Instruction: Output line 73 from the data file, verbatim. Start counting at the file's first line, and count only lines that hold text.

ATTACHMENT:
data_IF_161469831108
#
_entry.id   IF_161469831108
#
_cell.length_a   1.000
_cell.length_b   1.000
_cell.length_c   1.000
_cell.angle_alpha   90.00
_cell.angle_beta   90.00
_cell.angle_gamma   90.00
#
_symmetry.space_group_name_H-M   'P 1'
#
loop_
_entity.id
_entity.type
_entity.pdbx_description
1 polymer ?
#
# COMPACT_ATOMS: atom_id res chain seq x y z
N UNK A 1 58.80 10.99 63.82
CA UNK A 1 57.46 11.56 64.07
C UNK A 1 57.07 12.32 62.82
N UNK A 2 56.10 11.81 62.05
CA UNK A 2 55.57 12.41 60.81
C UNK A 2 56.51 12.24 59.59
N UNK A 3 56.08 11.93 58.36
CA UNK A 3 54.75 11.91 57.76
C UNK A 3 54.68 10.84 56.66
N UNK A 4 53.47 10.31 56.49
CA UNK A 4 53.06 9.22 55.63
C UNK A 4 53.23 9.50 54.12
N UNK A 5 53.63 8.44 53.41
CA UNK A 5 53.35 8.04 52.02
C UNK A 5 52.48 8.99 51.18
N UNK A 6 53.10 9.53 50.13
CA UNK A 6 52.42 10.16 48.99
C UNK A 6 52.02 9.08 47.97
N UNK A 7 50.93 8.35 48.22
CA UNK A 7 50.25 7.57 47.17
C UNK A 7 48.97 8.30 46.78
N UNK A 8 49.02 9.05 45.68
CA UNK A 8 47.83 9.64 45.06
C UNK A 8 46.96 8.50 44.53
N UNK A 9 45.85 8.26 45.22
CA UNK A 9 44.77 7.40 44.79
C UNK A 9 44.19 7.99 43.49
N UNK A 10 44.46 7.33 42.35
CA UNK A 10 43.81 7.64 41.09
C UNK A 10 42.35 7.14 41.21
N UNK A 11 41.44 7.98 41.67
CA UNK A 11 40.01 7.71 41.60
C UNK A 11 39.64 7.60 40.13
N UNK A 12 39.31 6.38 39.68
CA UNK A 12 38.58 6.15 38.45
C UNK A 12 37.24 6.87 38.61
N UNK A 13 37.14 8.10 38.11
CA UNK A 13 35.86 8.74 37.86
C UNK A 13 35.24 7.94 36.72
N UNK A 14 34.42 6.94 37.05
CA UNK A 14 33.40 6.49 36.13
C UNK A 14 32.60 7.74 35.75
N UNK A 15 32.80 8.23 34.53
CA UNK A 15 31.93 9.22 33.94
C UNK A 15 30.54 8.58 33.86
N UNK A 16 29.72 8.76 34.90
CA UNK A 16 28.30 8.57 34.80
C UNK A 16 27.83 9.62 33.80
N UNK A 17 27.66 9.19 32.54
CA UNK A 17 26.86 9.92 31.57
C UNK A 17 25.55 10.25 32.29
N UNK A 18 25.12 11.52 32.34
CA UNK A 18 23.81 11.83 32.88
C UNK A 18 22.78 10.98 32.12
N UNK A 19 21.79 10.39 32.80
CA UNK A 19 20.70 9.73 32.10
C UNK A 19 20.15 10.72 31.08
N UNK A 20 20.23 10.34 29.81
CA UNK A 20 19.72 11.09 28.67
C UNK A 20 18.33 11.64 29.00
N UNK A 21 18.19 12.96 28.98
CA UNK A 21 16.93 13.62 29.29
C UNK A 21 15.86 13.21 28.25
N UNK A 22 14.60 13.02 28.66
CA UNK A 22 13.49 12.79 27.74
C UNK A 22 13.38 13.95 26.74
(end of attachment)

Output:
CA UNK A 18 23.81 11.83 32.88